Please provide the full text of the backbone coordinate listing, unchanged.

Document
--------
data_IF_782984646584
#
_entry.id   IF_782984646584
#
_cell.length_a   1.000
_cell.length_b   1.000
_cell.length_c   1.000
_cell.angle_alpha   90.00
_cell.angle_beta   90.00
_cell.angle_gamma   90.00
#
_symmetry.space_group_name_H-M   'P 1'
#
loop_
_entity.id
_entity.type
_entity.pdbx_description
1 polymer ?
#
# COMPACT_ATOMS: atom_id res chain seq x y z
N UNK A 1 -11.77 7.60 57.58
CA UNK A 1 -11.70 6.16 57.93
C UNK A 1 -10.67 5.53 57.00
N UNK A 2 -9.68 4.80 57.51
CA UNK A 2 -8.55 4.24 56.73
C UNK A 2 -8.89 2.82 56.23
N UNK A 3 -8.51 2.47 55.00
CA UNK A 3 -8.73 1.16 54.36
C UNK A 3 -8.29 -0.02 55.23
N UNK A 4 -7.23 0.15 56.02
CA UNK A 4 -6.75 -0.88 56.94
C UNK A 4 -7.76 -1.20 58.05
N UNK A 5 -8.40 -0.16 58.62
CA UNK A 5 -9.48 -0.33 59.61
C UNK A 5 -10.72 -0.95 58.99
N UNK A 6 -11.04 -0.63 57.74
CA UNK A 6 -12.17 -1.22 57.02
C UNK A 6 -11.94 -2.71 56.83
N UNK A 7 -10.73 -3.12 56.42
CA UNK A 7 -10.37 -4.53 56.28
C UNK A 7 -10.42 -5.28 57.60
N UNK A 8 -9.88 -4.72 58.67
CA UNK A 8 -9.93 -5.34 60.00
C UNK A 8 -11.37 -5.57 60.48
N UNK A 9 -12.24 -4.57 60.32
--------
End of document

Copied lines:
data_IF_782984646584
#
_entry.id   IF_782984646584
#
_cell.length_a   1.000
_cell.length_b   1.000
_cell.length_c   1.000
_cell.angle_alpha   90.00
_cell.angle_beta   90.00
_cell.angle_gamma   90.00
#
_symmetry.space_group_name_H-M   'P 1'
#
loop_
_entity.id
_entity.type
_entity.pdbx_description
1 polymer ?
#
# COMPACT_ATOMS: atom_id res chain seq x y z
N UNK A 1 -11.77 7.60 57.58
CA UNK A 1 -11.70 6.16 57.93
C UNK A 1 -10.67 5.53 57.00
N UNK A 2 -9.68 4.80 57.51
CA UNK A 2 -8.55 4.24 56.73
C UNK A 2 -8.89 2.82 56.23
N UNK A 3 -8.51 2.47 55.00
CA UNK A 3 -8.73 1.16 54.36
C UNK A 3 -8.29 -0.02 55.23
N UNK A 4 -7.23 0.15 56.02
CA UNK A 4 -6.75 -0.88 56.94
C UNK A 4 -7.76 -1.20 58.05
N UNK A 5 -8.40 -0.16 58.62
CA UNK A 5 -9.48 -0.33 59.61
C UNK A 5 -10.72 -0.95 58.99
N UNK A 6 -11.04 -0.63 57.74
CA UNK A 6 -12.17 -1.22 57.02
C UNK A 6 -11.94 -2.71 56.83
N UNK A 7 -10.73 -3.12 56.42
CA UNK A 7 -10.37 -4.53 56.28
C UNK A 7 -10.42 -5.28 57.60
N UNK A 8 -9.88 -4.72 58.67
CA UNK A 8 -9.93 -5.34 60.00
C UNK A 8 -11.37 -5.57 60.48
N UNK A 9 -12.24 -4.57 60.32